‘Work From Home’ euphoria fading away


Hyderabad: There was a time when taking a break and staying home was a luxury for most techies. But that was before the pandemic, before that video of a working mother struggling to keep her calm during an official call even while scolding her mischievous kids went viral.

Now, the concept of working remotely is redrawing every known boundary and giving new meanings to work-life balance as a majority of software firms continue to stick to work from home (WFH) modes.

The initial euphoria, of being able to stay at home and safe from the virus, is slowly fading. Long working hours are bleeding into personal lives due to increased requirements from companies.

“Initially, the pandemic seemed like a blessing as we could work from the comforts of our home. But with time, staying glued to a chair with the four walls of your own room became stressful. Lethargy, increasing body weight as we keep munching while working with no physical exercise also added to the stress,” he says, adding that many have to attend to mails and calls at odd hours too.

And then, the ambience. The small talk with colleagues, the tea break in between, the short walk to have a snack or smoke, the jokes at the team leader and journey to the office all are now recurring as flashes of a long gone past.

“While at the office, even if you have more work, it doesn’t feel this stressful as we tend to take coffee breaks with colleagues which is a diversion or stress buster. Now, we are feeling that work is really hectic,” says Abhishek Mathew, 30, who works for Deloitte.

Virtual camaraderie

A little laughter at the workplace is good. With WFH changing circumstances, several companies have tried to fill the vacuum of personal interactions with interactive virtual activities among team members.

“We play virtual tambola and trivia, have healthy competitions like cooking, music, a quick chair yoga session and so on to relax. We used to have these activities every week in the beginning but due to the workload, we have them only once in a month now,” says Akshay Mahesh.

Apart from these activities, several companies have also sponsored a ‘home office’. “With employees working from home, a few of them had Wi-Fi issues, especially during meetings, and a few just fell sick often. So the companies had to cater to their needs, including a Wi-Fi or its expenses, a laptop or desktop with a UPS or any external power support and tables and chairs for comfortable working,” says Manupathi Nikitha, 24, senior associate, HR services at Amazon.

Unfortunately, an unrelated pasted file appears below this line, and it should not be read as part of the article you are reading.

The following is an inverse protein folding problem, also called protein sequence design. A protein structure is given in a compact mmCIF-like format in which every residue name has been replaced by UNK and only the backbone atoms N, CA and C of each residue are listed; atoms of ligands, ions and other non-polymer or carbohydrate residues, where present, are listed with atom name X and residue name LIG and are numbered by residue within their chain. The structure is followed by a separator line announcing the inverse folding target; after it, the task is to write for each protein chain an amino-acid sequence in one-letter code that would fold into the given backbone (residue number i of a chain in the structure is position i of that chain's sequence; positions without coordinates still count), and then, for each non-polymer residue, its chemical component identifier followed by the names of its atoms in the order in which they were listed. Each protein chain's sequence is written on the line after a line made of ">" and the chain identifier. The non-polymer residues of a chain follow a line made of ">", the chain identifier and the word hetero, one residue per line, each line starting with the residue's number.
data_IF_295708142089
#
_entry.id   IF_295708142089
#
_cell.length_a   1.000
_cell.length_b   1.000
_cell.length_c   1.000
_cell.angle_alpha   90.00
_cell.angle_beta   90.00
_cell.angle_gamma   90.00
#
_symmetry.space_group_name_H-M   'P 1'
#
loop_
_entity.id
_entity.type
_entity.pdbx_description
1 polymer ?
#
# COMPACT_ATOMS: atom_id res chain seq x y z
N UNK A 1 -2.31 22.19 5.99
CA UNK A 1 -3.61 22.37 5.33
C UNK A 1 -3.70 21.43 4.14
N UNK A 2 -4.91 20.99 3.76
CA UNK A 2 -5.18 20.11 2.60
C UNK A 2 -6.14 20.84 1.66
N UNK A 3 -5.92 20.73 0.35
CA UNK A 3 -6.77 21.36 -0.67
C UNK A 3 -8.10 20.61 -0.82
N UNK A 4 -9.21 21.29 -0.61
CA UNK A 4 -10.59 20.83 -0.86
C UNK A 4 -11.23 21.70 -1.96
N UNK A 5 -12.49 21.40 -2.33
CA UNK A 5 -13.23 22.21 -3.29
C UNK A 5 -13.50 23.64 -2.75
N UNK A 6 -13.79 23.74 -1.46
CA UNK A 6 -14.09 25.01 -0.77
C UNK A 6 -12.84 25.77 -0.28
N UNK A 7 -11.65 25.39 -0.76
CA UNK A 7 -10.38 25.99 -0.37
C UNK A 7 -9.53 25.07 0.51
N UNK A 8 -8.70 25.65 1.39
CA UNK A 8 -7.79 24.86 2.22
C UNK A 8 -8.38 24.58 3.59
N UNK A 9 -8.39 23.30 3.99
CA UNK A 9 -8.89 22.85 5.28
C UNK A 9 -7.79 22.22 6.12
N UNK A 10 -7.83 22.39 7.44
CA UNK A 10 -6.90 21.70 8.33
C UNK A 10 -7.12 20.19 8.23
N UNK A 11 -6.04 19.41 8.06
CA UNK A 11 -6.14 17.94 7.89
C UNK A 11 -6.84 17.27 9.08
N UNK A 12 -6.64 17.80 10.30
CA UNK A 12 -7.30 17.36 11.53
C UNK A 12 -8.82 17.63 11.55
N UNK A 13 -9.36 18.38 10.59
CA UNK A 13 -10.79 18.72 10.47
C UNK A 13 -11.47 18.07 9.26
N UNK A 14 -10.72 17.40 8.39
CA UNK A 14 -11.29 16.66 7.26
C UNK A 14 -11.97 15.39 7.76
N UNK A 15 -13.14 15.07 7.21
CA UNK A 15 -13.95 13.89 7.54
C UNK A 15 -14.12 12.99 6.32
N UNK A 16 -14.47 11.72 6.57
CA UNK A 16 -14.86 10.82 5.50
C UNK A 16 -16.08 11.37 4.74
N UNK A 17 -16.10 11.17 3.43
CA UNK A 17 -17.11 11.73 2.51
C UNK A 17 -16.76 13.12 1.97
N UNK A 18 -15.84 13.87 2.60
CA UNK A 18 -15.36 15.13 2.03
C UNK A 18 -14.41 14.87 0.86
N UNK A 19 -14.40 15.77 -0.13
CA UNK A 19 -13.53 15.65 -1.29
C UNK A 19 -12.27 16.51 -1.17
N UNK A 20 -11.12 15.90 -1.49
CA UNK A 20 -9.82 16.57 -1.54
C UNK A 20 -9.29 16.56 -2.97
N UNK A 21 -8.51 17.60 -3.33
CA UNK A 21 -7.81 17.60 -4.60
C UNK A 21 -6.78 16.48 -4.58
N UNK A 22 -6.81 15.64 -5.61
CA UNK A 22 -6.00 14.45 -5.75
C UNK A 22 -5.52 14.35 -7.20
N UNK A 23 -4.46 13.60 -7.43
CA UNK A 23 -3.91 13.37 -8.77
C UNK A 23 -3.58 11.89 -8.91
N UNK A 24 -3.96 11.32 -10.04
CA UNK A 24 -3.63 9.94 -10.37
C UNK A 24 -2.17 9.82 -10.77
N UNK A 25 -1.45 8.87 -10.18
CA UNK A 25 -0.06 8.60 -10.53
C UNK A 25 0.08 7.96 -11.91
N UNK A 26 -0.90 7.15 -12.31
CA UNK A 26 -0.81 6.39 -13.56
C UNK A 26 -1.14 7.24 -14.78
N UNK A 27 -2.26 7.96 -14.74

Many companies are also regularly monitoring the well being of employees, with some doing this through questionnaires, video calls with counsellors, or interactions with the team leader.

Family time

The WFH system might have its drawbacks, but for many who hitherto spent years slogging in offices away from home, it has meant family time.

“The biggest positive is that we eliminate a daily travel time of at least three to four hours. The pressure of traffic and travelling itself drains our energy after a long day at the office. Hence, we could not spend time with the family. Now, the time spent in travelling is spent with the family,” says Mahendher Reddy, 41, vice-president, Cloud4C Services.

There is another side to it as well.

“I was excited at the prospect of WFH as it had only been a few months since my wedding and I saw this as a chance to spend quality time with my new family. But WFH came with its own set of problems like failing internet connectivity at crucial times, office stress spilling over in home environment and work becoming more hectic with added home responsibilities. The WFH fatigue is as real as it gets, and I am wishing for the office to start operating again to get back my work-home balance,” says Rajeshwari Maryala.

The positive side

'Work From Home' euphoria fading away 'Work From Home' euphoria fading awayEven as the pandemic is still raging on, the IT industry in the city is witnessing growth, with several companies opening doors to welcome new recruits to cater to the increased workload.

The difference is that hands-on training has acquired a new meaning with new hands being trained virtually.

“I have received a desktop computer from the company and am being virtually trained through their own training applications. We have an online test after every module and then a virtual training from the respective heads,” says LJ Revan, 21, who recently joined Amazon.

“The only drawback of virtual training could be the absence of physical interaction and making new friends while on training. But otherwise, I find WFH better as I can have lunch with my family which we usually don’t get to do. Also, as my shift gets over at 6, I hit the bed much sooner since there is no travel time,” adds Revan.

“WFH has led to reduction of at least some carbon footprint due to a fall in traffic and also to wellbeing of employees since travel time is invested in working on our physical wellbeing,” says Gourav Chawda, 26, a Compliance Analyst at Invesco.

“I think WFH is feasible with a little percentage of employees working from the office depending on their respective profiles. It will translate a lot of wasted time into productivity,” says Gourav.


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